Although cookies are a useful way to store data but they have some problems like
- Firstly, they are not very secure. As with form data and query strings, an attacker can easily modify a cookie’s contents to insert data that could potentially break the application or compromise security.
- Secondly, a user can store a fair amount of state information in a cookie, but all the cookie data for a Web site is sent every time the browser requests a URL on the server. If a user has stored 10 cookies, each 4KB in size, on the browser, then the browser needs to upload 40KB of data each time the user views a page!
Both of these issues can be overcome by using PHP sessions.
So rather than storing data in the browser, a PHP session stores data on the server, and associates a short session ID string (known as SID) with that data. The PHP engine then sends a cookie containing the SID to the browser to store. Then, when the browser requests a URL on the Web site, it sends the SID cookie back to the server, allowing PHP to retrieve the session data and make it accessible to the script.
The session IDs generated by PHP are unique, random, and almost impossible to guess, making it very hard for an attacker to access or change the session data. Furthermore, because the session data is stored on the server, it does not have to be sent with each browser request. This allows a user to store a lot more data in a session than in a cookie.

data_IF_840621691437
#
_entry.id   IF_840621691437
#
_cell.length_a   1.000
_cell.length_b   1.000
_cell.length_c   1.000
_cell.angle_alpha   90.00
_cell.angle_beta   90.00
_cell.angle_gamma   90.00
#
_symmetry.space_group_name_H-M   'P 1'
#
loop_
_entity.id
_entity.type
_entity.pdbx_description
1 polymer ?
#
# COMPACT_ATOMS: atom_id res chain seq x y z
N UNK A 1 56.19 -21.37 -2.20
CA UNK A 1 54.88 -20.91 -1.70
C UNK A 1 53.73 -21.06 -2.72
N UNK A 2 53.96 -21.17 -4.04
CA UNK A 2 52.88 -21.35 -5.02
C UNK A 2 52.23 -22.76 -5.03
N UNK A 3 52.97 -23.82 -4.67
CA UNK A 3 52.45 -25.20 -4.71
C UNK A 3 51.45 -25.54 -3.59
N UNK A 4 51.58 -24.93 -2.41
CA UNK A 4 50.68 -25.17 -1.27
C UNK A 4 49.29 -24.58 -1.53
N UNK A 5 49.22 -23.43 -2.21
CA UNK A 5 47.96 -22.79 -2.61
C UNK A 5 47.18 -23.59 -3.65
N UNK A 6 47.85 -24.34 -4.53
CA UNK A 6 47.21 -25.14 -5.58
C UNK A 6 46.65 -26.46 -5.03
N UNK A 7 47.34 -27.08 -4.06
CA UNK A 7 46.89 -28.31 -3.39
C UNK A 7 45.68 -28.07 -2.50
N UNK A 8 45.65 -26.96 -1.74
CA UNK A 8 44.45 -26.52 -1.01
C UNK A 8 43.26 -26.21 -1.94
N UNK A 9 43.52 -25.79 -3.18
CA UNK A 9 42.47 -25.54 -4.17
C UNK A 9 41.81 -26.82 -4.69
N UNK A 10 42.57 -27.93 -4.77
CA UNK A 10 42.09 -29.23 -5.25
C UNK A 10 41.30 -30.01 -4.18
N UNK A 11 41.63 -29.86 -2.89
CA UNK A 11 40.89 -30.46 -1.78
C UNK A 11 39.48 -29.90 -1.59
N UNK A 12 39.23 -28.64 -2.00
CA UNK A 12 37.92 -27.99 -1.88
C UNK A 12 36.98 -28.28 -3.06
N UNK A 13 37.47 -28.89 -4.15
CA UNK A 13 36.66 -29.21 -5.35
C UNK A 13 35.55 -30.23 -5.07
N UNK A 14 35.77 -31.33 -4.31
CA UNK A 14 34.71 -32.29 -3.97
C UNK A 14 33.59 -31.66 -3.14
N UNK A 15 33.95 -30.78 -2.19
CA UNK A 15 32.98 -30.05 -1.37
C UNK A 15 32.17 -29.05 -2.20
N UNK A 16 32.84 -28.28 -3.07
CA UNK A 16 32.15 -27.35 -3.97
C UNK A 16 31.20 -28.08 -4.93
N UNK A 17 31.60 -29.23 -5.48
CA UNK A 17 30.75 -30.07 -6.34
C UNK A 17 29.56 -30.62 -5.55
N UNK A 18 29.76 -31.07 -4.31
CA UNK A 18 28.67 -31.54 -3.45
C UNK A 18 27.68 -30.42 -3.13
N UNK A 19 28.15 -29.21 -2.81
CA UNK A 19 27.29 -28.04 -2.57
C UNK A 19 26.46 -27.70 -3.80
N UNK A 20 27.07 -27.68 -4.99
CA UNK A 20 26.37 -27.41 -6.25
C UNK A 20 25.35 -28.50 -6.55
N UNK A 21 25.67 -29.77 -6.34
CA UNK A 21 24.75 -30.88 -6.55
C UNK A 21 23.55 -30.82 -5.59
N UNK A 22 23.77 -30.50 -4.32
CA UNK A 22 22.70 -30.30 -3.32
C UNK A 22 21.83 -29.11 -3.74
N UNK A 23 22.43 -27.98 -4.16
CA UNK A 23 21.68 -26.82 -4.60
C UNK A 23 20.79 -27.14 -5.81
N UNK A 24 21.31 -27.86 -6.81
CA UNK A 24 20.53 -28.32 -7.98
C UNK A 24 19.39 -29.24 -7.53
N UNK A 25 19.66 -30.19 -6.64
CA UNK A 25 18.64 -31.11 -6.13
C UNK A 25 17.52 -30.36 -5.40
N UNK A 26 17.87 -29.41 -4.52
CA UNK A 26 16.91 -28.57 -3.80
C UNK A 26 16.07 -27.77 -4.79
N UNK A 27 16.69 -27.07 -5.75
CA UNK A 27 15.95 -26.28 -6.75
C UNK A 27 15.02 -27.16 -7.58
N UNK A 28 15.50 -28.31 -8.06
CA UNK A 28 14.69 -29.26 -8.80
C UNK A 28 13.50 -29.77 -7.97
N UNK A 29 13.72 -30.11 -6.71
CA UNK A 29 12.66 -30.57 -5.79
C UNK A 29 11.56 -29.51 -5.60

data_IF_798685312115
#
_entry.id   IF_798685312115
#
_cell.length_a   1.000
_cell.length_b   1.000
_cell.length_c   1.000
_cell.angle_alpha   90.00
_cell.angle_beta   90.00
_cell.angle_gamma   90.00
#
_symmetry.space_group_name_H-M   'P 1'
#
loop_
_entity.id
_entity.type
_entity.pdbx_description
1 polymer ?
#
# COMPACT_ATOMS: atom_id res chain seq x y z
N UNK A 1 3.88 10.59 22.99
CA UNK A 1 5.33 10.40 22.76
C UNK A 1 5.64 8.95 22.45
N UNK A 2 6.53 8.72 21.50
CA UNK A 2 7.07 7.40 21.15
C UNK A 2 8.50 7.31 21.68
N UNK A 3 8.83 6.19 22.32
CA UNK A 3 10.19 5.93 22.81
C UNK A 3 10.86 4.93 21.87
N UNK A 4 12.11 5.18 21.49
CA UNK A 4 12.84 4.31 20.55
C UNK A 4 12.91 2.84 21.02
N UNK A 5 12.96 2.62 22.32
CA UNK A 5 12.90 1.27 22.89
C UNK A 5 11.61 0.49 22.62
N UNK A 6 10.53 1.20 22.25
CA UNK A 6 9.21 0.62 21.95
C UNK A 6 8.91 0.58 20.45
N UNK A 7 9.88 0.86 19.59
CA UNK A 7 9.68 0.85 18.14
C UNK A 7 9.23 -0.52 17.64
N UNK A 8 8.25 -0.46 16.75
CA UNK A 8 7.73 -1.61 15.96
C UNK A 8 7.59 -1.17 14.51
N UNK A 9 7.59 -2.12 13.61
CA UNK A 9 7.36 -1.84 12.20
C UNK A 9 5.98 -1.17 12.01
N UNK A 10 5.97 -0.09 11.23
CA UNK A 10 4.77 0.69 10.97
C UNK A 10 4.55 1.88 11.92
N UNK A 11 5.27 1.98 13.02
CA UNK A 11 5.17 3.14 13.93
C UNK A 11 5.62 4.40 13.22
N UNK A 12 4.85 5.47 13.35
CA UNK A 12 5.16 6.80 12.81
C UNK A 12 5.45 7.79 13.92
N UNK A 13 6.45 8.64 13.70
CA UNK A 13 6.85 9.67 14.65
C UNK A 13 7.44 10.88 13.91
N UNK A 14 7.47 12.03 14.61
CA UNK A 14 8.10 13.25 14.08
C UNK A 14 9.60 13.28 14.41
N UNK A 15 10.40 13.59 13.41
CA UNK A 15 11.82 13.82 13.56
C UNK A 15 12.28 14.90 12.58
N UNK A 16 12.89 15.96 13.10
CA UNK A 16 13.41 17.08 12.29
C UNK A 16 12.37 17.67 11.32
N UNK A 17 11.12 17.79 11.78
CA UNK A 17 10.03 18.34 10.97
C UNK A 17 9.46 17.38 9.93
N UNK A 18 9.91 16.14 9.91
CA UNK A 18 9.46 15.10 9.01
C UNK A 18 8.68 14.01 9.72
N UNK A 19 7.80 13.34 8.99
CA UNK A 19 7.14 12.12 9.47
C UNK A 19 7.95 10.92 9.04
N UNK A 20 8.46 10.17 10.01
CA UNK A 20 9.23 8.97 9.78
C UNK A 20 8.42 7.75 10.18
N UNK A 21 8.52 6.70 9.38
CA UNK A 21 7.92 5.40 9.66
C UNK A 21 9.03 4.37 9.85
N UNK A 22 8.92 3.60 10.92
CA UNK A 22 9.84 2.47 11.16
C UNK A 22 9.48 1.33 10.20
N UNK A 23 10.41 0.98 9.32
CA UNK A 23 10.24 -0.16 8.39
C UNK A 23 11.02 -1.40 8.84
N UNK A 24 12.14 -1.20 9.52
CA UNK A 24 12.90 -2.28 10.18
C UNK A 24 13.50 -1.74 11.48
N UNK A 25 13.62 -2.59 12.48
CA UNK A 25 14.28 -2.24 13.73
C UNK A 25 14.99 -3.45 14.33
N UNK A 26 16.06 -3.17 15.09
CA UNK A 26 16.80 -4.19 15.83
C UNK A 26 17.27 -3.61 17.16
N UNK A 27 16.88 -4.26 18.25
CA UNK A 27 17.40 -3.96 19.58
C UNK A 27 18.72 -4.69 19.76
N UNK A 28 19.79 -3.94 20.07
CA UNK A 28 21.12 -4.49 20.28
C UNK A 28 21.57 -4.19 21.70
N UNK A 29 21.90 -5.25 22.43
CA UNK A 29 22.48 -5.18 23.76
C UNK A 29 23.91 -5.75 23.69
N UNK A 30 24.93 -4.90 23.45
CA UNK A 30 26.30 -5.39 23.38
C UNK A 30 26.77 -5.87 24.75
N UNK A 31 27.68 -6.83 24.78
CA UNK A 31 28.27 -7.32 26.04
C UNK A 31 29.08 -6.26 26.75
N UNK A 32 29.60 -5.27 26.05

By default, PHP stores each session’s data in a temporary file on the server. The location of the temporary files are specified by the session.save_path directive in the PHP configuration file. A user can display this value with:
echo ini_get( “session.save_path” );
The session files are often stored in C:\WINDOWS\Temp on Windows systems.
ini_get() lets a user to access the value of most PHP configuration directives, and ini_set() lets a user to set directives.
Although a user can store a fair amount of data in a session but sessions are only designed to store temporary data relating to the user’s current interaction with the Web site. In fact, by default, PHP’s session cookies are set to expire when the browser is closed. If a user need to store data on a more permanent basis, consider storing it in files or a database.